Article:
12 people have been arrested in China for spreading reputedly false bird flu rumors. But in a society that tends to be skeptical about its government and media being transparent, where else can people turn for information?
12 people across six provinces in China have so far been arrested for spreading rumors about unconfirmed incidences of bird flu. The government’s motive behind the detentions is, apparently, to curb panic and hysteria, but I must wonder how this dozen was selected when rumors of bird flu are flying everywhere via word of mouth and social media?
Over the past week, the city of Taizhou in Jiangsu province was awash with a rumor that a boy was infected with bird flu in the south of the city. “He ate the soup, pigeon soup,” was the word on the street. Nobody was quiet about this, people talked about it openly, and there was no sign of anybody felt that they were going to be busted by the though police for sharing this rumor. This bit of hearsay was told as if it was established fact for a day or two, but when it appeared evident that the case wasn’t going to be officially confirmed most people seemed to lose interest in it — some even admitted that it may have been a fabrication or otherwise not true.
More on Vagabond Journey: How The Chinese Deal With Bird Flu
Fertile ground for rumors is created in China by the fact that many people, generally speaking, tend to be skeptical that the government and their handmaiden media is willing or able to supply them with information about what is really going on. With the absence of an information dissemination network that can be relied upon, hearsay and gossip fill the void. In point, when something occurs in China, the public reports to work at the rumor mill, and the streets, homes, and social media networks light up with unconfirmed stories that someone heard from someone else. This recent outbreak of bird flu has been no different.
When I was trying to get confirmation on the rumor of bird flu in Taizhou, I asked if anyone heard about it on the news.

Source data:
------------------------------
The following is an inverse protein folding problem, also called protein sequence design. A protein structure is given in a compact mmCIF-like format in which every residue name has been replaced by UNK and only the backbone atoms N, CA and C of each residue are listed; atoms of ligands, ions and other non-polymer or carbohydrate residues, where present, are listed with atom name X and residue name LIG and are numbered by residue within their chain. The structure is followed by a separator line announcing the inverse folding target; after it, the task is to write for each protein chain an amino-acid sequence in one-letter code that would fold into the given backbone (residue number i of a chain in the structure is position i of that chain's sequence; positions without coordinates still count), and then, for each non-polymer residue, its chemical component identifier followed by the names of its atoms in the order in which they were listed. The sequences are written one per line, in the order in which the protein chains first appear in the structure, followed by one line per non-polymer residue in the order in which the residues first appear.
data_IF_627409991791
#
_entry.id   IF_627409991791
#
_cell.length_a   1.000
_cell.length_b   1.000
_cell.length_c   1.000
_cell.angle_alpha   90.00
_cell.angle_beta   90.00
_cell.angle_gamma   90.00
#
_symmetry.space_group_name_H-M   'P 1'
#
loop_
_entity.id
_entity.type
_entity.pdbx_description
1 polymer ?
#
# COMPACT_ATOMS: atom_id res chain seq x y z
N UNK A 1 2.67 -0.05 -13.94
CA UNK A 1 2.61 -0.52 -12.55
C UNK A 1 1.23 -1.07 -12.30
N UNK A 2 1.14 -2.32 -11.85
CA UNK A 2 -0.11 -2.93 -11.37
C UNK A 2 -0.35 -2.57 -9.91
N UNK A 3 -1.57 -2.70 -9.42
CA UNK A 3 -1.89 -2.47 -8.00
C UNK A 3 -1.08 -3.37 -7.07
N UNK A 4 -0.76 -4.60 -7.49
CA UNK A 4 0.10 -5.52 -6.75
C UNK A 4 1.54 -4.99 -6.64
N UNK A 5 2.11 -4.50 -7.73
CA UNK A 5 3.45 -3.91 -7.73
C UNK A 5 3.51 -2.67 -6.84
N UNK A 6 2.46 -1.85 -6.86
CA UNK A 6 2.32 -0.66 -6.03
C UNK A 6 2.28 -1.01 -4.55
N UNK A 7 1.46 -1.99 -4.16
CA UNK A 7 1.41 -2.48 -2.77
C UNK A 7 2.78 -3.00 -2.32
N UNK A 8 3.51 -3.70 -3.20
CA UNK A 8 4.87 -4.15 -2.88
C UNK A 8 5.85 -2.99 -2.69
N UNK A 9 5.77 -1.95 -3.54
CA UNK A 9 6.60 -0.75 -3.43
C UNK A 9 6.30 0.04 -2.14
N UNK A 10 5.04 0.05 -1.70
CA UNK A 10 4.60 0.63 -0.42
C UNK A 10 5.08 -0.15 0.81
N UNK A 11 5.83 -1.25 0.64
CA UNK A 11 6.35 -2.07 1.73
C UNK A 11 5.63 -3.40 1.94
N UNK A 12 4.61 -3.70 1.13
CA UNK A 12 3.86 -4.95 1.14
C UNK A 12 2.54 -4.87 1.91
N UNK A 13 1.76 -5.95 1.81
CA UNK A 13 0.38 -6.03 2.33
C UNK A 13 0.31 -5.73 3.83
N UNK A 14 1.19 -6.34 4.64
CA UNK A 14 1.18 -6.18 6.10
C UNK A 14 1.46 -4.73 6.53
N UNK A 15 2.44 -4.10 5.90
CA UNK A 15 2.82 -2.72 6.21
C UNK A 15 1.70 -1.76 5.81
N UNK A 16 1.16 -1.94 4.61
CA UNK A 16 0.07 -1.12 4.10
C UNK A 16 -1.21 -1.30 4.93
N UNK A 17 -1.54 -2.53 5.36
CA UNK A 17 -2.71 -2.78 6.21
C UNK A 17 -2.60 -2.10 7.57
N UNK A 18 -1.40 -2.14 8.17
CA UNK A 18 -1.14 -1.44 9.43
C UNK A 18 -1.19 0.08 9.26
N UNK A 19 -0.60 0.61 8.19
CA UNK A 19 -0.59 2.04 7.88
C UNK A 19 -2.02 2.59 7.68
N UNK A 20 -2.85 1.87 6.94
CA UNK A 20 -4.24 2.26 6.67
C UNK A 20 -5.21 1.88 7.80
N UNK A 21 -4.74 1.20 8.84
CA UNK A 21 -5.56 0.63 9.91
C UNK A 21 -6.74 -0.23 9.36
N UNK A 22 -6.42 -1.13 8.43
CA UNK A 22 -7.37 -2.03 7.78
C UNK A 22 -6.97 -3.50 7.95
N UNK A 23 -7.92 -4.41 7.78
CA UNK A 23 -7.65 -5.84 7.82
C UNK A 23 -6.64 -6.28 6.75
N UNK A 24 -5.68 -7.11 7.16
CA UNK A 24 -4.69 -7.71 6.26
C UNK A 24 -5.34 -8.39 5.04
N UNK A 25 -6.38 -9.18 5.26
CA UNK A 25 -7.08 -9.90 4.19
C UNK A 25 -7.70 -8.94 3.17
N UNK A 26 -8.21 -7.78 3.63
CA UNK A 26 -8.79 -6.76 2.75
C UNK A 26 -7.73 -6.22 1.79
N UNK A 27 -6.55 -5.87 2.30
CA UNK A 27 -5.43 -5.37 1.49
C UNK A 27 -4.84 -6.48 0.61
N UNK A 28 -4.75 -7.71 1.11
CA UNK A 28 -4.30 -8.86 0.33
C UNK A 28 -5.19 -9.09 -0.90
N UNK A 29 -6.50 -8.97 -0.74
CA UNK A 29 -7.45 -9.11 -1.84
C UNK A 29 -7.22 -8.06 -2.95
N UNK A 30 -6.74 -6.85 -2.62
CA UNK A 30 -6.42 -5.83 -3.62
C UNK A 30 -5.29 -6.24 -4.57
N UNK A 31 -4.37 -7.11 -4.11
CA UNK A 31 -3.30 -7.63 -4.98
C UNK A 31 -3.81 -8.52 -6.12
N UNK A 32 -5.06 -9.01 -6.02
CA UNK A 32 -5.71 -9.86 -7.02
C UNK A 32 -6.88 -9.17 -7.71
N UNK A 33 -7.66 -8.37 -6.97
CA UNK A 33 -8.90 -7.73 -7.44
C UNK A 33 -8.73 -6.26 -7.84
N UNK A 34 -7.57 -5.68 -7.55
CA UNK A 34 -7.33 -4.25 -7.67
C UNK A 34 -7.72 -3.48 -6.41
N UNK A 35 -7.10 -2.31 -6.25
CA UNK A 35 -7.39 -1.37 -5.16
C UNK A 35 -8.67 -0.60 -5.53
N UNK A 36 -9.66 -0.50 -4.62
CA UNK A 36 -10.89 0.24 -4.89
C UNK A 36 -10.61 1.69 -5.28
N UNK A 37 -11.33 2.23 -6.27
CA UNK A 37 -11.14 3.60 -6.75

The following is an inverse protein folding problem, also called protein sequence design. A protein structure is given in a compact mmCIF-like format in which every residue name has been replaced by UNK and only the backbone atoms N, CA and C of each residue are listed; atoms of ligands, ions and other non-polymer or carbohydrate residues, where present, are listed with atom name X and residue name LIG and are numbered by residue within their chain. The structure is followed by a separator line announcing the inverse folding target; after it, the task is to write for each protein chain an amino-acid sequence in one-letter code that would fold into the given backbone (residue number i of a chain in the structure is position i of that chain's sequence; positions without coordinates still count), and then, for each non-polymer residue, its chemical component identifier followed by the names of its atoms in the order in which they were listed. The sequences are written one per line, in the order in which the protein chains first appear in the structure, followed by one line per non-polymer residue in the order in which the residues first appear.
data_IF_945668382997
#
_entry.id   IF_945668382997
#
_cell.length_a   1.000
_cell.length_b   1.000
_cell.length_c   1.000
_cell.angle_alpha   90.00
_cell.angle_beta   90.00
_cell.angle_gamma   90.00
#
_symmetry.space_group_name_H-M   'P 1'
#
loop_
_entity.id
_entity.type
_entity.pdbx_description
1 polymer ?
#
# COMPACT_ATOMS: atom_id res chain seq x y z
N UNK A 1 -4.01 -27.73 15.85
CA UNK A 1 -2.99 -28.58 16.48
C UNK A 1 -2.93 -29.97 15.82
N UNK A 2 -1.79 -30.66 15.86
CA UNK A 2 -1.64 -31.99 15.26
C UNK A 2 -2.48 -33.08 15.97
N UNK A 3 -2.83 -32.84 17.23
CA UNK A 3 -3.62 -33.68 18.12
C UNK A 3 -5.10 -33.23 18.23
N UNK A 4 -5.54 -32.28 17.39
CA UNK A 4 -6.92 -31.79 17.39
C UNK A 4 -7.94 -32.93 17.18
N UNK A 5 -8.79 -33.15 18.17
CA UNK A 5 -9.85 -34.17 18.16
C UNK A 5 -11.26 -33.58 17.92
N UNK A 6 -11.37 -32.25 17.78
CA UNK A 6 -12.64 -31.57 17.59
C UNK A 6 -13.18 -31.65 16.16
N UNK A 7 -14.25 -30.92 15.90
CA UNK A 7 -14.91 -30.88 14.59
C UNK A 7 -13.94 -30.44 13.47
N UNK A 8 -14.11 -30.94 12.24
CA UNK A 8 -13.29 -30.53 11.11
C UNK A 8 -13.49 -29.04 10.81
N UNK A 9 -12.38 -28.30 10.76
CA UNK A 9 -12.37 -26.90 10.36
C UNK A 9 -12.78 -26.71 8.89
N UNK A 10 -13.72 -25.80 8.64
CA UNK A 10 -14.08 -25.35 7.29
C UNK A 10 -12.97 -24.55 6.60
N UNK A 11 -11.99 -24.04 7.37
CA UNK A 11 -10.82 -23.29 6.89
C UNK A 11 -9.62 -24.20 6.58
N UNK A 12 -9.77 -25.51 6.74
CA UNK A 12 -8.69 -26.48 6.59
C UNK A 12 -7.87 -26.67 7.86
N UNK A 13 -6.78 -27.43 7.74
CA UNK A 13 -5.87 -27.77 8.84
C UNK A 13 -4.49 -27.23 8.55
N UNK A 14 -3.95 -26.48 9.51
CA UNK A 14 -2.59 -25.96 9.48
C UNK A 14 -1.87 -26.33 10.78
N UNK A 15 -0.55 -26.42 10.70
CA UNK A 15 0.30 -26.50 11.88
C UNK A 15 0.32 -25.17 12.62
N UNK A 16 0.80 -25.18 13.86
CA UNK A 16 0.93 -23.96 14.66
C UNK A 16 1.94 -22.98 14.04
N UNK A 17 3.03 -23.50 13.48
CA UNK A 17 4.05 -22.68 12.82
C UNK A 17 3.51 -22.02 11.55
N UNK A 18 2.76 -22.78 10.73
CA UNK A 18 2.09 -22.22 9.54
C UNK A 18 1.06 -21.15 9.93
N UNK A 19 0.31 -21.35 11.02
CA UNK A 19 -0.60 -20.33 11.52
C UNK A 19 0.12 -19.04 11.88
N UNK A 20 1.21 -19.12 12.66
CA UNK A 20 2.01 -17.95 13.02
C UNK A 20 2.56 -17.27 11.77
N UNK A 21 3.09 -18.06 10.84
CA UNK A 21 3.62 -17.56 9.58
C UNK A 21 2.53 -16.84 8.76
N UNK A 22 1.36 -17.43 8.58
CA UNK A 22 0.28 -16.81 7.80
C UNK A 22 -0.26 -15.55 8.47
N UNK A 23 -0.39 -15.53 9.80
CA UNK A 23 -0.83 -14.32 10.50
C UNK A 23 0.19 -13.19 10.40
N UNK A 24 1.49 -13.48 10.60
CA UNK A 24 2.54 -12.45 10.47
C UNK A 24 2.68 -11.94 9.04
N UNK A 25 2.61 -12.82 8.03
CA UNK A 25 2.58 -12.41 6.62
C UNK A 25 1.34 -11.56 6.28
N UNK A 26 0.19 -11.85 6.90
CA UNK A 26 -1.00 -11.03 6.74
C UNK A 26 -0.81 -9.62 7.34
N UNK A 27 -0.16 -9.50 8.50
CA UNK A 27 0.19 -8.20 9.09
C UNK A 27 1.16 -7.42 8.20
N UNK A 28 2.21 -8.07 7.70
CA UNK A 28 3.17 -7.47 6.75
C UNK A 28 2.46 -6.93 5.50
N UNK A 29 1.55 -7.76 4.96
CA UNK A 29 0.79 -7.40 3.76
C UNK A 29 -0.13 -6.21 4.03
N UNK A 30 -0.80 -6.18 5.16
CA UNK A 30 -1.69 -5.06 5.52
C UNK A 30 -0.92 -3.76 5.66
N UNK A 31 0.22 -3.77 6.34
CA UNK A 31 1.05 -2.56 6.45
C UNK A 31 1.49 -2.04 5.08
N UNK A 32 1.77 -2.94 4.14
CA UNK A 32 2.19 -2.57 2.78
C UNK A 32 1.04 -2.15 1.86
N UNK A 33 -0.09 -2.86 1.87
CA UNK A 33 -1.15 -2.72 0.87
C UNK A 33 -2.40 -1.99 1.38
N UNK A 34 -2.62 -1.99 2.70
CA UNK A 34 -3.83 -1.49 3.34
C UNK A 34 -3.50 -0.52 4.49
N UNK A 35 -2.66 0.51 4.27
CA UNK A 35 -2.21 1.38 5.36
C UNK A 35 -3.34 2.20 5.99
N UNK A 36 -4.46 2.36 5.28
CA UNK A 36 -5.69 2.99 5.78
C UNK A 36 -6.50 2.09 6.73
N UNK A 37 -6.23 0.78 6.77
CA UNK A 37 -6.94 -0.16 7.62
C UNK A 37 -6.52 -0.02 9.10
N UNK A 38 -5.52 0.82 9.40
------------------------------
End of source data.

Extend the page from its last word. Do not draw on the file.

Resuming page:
“No, it wasn’t on the news,” one woman replied. “The news doesn’t tell us anything.” She then added, “It was probably on QQ or something.”
This is a word-of-mouth society, and this ethic has been taken to the social networks. QQ, Weibo, and the other Chinese social media networks provide gigantic bullhorns for rumors to be spread through.
Perhaps the government here realizes that they can no longer keep big issues shut up anymore, but they also probably realize that their power to quell rumors with denials has historically proven rather ineffective There is an old adage in China that you should never believe anything until it’s been officially denied.
Though it is perhaps difficult for a government to dispel rumors and hearsay when they are viewed as being little more reliable than these sources they attempt to silence. On one side of the coin you have a rumor mill churning out mountains of misinformation, while on the other say you have a government that has a reputation for being incredibly tight-lipped in the face of impending crisis. The people here seem to balance these two extremes and attempt to decipher what’s going on for themselves.
Perhaps this is not without due cause:
The Chinese government waited two weeks after confirmation of the first H7N9 death before notifying the public.
Such fears stem from a long list of attempted cover-ups, including that of an epidemic of Severe Acute Respiratory Syndrome (SARS), which emerged in China in 2002 and killed about one in 10 of the 8,000 people it infected worldwide.
Suspicions are also tied to an HIV/AIDS scandal in the 1990s, when officials tried to suppress information of thousands of villagers who were infected through blood donation stations.
But both of those scandals came before the advent of popular local microblog sites; these now have millions of Internet-savvy users who, despite heavy online censorship, have managed to whip up public awareness over galling health and food-safety issues.
The difficulty of keeping a lid on information is one reason China has increased transparency about H7N9, said Jia Xijin, an expert on civil society at Tsinghua University in Beijing.
“Concealing the information is impossible,” Jia said. “If they keep the information it will only increase criticism.”
It goes without saying that this is a government that is obsessed with keeping a grip on its massive population, and, all too often, they reap exactly what they intend to weed out. By keeping quiet and silencing people in an attempt to inhibit panic they open the gates for rumors and hearsay to flourish. An opaque government gives power to conspiracy theorists to feed bullshit to a society that knows it is out of the loop. “We don’t know what to believe,” was how one Chinese woman put it to me.
“People aren’t fundamentally worried about the bird flu, but about cover-ups and the lack of transparency. The mistrust of the government is far more frightening than H7N9,” wrote a user on Weibo.
Attempting to silence the rumor mill only makes its wheels spin faster.